Secondly, it’s revolutionary because it allows all the Facebook features like posting comments or sharing of key moments (curated by Astro) from the player page, generating interest from friends as well as ensuring much of the content inside is viralized. This actually helps content providers or studios leverage the full effect of Facebook in spreading ‘love’ for a particular movie.
Warner Bros actually made the first leap into this ‘social cinema’ experience when the Dark Knight was released 15-months ago. I believe Malaysia is the first country in Asia to try this out. It’s early days yet so we don’t expect a tidal wave of users to come in. What we expect is to delight customers with more ways for them to consume their favourite content. Currently the app is Geo-filtered so only Malaysians will be able to enjoy the service. Hopefully, this will change in the near future and enable more Malaysian movies to be viewed by Malaysians abroad.
In the previous video I shared you would have seen Irdeto’s Cedric Monier waxing lyrical about the wonders of multi-screen experiences, including great interactivity, features like ‘book-marking’ – watching a movie on one device and then taking off from where you left on the next one, and others. It was actually a great pleasure to meet Cedric when he visited Kuala Lumpur to guide Astro on its development of Astro On-The-Go (our own multi-screen product).
Well, that was months ago. Somehow, it seems like yesterday. Just two days ago we finally launched it to the media at our favourite venue again: the Double Tree Hotel. Barely 14 months after we launched Astro Byond IPTV, here we were, ensuring another product got off to the best possible start.
Astro On-The-Go aims to make watching our DTH content easy simply by allowing it to appear and be synced to our PCs, Tablets and Smartphones. Should you own an Astro Byond PVR and have access to our new VOD UI, you’ll be able to make purchases into your box. They’ll then appear on your devices too.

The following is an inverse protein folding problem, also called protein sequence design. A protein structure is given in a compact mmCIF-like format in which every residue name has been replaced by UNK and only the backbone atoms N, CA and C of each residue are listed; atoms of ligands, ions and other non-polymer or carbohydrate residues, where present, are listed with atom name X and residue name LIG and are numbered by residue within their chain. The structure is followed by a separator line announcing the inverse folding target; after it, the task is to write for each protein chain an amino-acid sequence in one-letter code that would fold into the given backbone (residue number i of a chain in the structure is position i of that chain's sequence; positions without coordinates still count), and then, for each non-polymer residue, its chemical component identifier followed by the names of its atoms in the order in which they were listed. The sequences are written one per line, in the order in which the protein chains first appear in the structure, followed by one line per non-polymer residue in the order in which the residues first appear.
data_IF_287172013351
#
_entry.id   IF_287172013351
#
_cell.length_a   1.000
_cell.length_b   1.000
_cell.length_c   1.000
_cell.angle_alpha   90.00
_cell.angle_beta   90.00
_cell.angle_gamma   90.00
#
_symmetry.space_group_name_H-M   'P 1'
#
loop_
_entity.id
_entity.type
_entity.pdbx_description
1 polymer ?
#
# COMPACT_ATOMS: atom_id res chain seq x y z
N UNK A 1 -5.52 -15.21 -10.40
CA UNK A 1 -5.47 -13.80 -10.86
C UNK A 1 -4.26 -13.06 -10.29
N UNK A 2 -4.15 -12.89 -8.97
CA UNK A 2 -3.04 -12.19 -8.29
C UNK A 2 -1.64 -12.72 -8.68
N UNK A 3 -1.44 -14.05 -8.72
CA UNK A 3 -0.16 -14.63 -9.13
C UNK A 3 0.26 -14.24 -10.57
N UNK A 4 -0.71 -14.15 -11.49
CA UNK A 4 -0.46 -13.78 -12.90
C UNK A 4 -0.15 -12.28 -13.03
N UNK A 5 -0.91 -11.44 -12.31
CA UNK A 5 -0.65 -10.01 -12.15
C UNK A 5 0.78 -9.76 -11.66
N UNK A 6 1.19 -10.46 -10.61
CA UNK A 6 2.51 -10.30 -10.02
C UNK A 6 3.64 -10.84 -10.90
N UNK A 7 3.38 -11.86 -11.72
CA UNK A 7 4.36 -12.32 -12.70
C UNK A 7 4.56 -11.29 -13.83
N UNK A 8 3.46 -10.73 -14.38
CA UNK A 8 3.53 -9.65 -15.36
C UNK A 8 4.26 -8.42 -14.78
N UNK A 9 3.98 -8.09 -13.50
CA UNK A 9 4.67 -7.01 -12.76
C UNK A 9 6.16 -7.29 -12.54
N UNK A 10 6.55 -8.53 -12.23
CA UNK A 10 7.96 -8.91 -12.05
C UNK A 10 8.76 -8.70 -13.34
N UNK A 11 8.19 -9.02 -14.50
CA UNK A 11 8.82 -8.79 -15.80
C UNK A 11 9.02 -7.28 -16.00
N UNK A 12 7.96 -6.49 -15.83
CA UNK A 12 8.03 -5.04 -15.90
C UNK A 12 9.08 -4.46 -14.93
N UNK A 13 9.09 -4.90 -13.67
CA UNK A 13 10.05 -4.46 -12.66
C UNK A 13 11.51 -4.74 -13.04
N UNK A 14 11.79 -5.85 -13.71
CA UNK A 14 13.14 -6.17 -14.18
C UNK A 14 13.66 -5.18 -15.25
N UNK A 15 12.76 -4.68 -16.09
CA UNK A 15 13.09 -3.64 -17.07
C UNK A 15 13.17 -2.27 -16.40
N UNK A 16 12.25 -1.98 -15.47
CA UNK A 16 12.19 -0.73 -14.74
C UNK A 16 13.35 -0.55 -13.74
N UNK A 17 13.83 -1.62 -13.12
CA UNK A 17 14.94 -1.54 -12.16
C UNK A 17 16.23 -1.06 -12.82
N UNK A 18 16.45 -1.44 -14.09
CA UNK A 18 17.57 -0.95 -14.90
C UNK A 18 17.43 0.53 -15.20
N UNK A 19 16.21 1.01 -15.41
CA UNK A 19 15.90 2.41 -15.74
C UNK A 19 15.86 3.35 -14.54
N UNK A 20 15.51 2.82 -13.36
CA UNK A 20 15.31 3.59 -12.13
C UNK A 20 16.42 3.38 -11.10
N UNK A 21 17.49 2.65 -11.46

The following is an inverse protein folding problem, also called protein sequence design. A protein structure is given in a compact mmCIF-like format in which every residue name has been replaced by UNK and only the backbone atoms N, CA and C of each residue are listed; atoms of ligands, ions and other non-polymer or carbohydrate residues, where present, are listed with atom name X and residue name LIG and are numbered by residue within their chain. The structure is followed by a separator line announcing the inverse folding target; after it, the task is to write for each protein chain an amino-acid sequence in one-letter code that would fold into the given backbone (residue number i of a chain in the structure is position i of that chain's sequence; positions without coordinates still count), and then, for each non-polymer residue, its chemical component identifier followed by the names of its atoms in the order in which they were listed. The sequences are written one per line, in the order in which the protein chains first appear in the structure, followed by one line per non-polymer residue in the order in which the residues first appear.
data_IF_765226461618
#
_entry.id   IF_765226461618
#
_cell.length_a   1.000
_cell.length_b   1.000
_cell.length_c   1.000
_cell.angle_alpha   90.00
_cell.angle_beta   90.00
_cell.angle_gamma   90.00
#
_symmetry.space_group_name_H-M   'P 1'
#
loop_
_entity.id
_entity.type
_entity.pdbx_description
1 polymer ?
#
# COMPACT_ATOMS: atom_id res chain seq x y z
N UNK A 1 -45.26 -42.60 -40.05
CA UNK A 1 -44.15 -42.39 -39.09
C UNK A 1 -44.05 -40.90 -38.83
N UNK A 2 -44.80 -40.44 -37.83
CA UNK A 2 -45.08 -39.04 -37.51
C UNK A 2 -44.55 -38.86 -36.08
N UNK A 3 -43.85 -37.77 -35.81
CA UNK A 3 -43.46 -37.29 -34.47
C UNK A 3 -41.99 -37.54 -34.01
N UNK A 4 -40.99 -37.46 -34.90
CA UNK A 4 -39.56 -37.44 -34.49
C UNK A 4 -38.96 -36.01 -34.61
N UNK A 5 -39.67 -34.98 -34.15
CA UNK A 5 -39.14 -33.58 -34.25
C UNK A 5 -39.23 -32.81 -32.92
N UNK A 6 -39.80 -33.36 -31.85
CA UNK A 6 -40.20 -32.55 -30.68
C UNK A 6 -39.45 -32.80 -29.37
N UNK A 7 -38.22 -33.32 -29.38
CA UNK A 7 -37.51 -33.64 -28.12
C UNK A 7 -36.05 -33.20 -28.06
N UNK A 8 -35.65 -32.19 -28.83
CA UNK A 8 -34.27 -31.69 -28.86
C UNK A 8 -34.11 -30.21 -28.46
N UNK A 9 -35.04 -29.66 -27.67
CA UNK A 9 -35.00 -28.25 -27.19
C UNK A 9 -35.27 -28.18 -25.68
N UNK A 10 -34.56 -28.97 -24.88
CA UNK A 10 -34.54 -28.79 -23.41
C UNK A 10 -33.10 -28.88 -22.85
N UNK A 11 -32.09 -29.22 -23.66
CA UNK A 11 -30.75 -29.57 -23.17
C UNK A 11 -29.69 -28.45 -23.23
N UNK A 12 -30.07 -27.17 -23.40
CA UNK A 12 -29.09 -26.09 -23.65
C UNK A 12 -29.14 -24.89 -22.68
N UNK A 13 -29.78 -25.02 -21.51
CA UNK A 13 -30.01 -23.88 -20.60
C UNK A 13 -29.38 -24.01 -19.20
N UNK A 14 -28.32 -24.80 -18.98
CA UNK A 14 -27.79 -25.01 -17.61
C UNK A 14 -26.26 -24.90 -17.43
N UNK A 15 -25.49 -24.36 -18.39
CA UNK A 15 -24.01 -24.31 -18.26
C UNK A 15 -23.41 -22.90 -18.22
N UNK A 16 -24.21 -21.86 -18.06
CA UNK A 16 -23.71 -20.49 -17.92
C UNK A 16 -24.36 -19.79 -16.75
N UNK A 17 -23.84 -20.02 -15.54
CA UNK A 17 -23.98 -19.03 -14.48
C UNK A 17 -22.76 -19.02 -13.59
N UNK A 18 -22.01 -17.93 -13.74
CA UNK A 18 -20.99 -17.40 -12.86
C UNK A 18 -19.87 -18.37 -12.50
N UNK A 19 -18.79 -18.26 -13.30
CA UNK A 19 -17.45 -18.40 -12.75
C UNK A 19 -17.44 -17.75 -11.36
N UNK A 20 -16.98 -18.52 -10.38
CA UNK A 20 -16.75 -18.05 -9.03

The current launch doesn’t include Android devices and iPhone. The latter will be targeted in the next phase over the next few weeks. That should be launched within months. But the buzz that reverberates from within the company is great and we’ve got an amazing marketing campaign that will really put it into the minds of consumers. Plus, we’re all keen to see if the VOD viewing behaviour here is just like what’s been observed in Europe and the US – that linear viewing actually consumes the bulk of video consumption online. That and many others. The journey continues.
It’s been a proud moment amidst the World Cup tournament as Astro is finally getting a fair bit of notice, not only by the media, but by the trade as well. Never before has any country in Asia been able to stream the World Cup live on web and mobile platforms simultaneously for all 64 matches. And we’re only the second in Asia to stream all live on the web.
I guess 2010 has been the perfect year for it, thanks to the emergence of some new technologies and the maturation of others. In the former, the growth of Conviva as a monitoring tool for live or VOD streaming with granular detail has served us well by allowing us to understand the consumer and potentially even engage with them if they faced a problem.
Our maiden effort with Irdeto has seen us deploy a Silverlight player – known as Astro B.player – that features the SmoothStreaming adaptive bit-rate technology that will help audiences so much more in their viewing experiences.